An Ultimate Beneficial Owner (UBO) is a “natural person” who ultimately reaps the benefits of a company or organization. According to the Anti-Money Laundering Act of 2020 a UBO is someone who owns at least 25% of a company, exercises more than 25% voting rights over a company, or otherwise exercises significant control over a company.
In most cases, a company’s UBO is straightforward. For a sole-proprietorship, the sole person working in the company is the UBO. A partnership might have two UBOs who share the business 50/50. But the identity of the UBO often becomes more complex as a company scales. Peel the layers, and you may find that a C-Corp is owned by another C-Corp based in another country that is owned by yet another corporation based in yet another country.
Sometimes this is purposeful and legal. For example, a wealthy family may put their assets in a trust with key family members as trustees. Or a celebrity might purchase their home through a shell company in order to keep their home address hidden and preserve their safety.
But other times nefarious players hide a business’s UBO for criminal reasons. One person found guilty of financial fraud in the Panama Papers scandal hid assets by listing a 100-year-old grandmother as a business’s UBO in order to avoid taxation. A business’s UBO may ultimately be on a sanctions or block list, or have links to terrorist financing. All told, there are many reasons, some less than savory, why a business might try to hide the true identity of its UBO.
Any business that handles money or facilitates financial transactions is legally obligated to perform due diligence when it comes to onboarding another business as a customer.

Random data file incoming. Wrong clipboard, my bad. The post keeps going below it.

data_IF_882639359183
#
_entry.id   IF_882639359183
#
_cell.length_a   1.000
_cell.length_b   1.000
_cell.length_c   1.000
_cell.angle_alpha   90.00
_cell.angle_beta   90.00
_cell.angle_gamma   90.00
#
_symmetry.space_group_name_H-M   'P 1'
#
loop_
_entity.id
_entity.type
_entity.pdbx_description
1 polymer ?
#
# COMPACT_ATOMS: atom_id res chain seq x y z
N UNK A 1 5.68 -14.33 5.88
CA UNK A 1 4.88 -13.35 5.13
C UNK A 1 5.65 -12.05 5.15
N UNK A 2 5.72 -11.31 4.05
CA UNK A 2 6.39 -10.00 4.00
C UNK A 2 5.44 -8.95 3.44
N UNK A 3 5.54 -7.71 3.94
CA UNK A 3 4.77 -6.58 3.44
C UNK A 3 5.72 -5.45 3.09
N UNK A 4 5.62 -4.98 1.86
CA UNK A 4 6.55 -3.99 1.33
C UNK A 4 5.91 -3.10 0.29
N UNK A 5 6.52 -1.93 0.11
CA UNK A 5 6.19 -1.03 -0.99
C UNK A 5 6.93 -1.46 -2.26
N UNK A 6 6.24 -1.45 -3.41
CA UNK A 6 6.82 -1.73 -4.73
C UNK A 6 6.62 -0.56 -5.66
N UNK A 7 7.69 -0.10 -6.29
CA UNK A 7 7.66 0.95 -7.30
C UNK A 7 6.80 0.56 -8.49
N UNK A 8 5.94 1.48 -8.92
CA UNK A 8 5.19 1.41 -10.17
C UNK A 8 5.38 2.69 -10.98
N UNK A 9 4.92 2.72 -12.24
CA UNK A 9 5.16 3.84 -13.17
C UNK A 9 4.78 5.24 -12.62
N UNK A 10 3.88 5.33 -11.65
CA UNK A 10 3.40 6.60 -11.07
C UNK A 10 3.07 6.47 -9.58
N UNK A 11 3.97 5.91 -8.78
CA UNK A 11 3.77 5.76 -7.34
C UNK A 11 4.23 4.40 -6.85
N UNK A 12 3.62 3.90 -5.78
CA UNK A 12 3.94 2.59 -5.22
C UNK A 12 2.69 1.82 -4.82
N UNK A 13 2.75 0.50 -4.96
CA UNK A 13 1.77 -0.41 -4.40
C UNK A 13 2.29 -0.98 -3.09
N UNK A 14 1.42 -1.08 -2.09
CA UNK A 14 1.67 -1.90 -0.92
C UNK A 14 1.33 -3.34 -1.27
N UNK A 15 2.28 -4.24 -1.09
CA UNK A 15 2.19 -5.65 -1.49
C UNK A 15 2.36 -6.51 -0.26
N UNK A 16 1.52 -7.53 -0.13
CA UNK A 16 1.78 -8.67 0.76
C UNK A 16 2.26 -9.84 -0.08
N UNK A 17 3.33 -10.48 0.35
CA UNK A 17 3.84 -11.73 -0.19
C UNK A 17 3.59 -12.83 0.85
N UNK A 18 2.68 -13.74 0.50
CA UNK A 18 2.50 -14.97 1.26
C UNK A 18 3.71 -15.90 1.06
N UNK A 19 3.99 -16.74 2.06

Why? For years, companies like banks and other financial entities have been required to perform due diligence on individual customers. This just means an entity needs to ensure that their customer is who they say they are, and not a financial criminal or other bad actor. Entities generally do this by requiring an individual to present a government issued ID, passport, Social Security Number (SSN), etc.
This type of due diligence is known as Know Your Customer (KYC). KYC as we know it today has been in place since the Bank Secrecy Act of 1970. That means that most institutions that are required to perform KYC checks have long standing policies in place to vet potential individual customers.
But until just a few years ago, potential business customers weren’t subject to the same level of regulatory scrutiny. This loophole allowed bad actors to easily hide behind layers of shell companies and continue to transact business.
In 2016, the government amended the Bank Secrecy Act by releasing the Customer Due Diligence (CDD) Final Rule. Now, not only do businesses who transact money need to vet individuals, they also need to vet businesses. This set of checks is known as Know Your Business (KYB). Identifying a company’s UBO is just one part of KYB, but a vital one.
Section 2 of the CDD Final Rule states that covered financial institutions must establish written policies “to identify and verify the identity of the beneficial owners of companies opening accounts.” According to current regulations, any beneficial owner who owns or controls 25% or more of a company needs to have their identity verified.
Performing this due diligence ensures that your business does not abet money launderers, terrorism financiers, tax dodgers, people found on sanctions lists, and other financial criminals.
The CDD Final Rule simply states that banks, fintechs and other entities that handle money must assess their risk and create a reasonable policy for identifying a business customer’s UBO.
Here are example steps to identifying a UBO:
This is where Middesk comes in. Middesk’s business identity verification solution performs both KYB and KYC due diligence checks at onboarding, taking the manual work out of verifying customer identity. Learn more about Middesk’s business identity verification solution here.